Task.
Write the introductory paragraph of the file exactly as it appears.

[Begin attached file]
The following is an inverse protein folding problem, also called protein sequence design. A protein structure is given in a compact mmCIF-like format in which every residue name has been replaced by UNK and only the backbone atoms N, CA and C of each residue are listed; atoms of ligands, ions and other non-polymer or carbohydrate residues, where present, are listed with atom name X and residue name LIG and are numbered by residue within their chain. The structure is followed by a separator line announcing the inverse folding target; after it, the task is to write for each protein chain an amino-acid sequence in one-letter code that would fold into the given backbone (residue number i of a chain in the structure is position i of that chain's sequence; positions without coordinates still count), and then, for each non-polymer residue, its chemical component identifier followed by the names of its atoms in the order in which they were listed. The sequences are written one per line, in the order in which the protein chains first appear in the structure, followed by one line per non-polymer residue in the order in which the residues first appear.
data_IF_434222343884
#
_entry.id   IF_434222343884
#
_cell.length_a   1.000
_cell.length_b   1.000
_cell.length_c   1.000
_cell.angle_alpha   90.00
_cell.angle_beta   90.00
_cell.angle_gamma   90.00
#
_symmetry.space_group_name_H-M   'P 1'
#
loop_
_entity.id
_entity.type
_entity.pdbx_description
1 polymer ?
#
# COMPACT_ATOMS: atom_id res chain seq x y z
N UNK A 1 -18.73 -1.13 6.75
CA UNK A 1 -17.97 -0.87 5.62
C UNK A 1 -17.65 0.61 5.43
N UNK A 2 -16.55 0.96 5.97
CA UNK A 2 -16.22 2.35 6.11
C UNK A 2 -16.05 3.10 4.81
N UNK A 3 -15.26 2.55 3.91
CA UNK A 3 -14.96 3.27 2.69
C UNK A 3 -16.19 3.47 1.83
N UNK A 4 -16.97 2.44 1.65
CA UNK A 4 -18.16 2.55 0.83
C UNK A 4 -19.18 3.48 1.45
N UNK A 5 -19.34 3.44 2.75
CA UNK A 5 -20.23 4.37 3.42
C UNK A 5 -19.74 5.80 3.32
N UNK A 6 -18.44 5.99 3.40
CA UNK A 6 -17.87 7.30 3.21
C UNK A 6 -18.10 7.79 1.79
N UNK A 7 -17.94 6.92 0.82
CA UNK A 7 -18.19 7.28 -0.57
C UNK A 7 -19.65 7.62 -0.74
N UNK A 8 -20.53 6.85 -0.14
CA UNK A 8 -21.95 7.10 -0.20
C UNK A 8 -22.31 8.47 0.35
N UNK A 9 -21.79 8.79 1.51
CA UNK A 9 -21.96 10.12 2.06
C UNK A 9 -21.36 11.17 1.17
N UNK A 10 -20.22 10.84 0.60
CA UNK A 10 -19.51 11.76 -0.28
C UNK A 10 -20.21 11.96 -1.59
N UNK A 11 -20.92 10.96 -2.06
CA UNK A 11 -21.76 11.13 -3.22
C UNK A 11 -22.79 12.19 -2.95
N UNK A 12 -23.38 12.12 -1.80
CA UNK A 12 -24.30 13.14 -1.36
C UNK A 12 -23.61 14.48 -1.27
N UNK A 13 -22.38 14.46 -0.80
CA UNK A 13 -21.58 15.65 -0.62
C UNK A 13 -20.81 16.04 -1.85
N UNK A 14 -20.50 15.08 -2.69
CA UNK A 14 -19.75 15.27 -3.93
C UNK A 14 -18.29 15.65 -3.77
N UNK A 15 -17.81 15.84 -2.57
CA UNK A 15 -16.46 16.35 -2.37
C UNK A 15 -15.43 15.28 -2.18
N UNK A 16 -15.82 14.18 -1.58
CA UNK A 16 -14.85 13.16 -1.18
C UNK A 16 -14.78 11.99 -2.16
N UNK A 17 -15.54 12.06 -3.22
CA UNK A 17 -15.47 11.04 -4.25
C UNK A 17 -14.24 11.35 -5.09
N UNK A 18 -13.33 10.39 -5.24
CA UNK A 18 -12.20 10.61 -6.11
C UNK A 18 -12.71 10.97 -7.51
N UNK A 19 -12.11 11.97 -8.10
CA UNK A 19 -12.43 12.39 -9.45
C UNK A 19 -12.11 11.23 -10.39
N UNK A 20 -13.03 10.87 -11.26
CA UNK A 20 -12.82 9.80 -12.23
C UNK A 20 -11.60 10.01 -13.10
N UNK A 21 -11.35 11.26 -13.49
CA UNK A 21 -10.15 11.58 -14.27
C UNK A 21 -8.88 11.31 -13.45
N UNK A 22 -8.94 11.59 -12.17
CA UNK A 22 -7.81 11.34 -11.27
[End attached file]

The following is an inverse protein folding problem, also called protein sequence design. A protein structure is given in a compact mmCIF-like format in which every residue name has been replaced by UNK and only the backbone atoms N, CA and C of each residue are listed; atoms of ligands, ions and other non-polymer or carbohydrate residues, where present, are listed with atom name X and residue name LIG and are numbered by residue within their chain. The structure is followed by a separator line announcing the inverse folding target; after it, the task is to write for each protein chain an amino-acid sequence in one-letter code that would fold into the given backbone (residue number i of a chain in the structure is position i of that chain's sequence; positions without coordinates still count), and then, for each non-polymer residue, its chemical component identifier followed by the names of its atoms in the order in which they were listed. The sequences are written one per line, in the order in which the protein chains first appear in the structure, followed by one line per non-polymer residue in the order in which the residues first appear.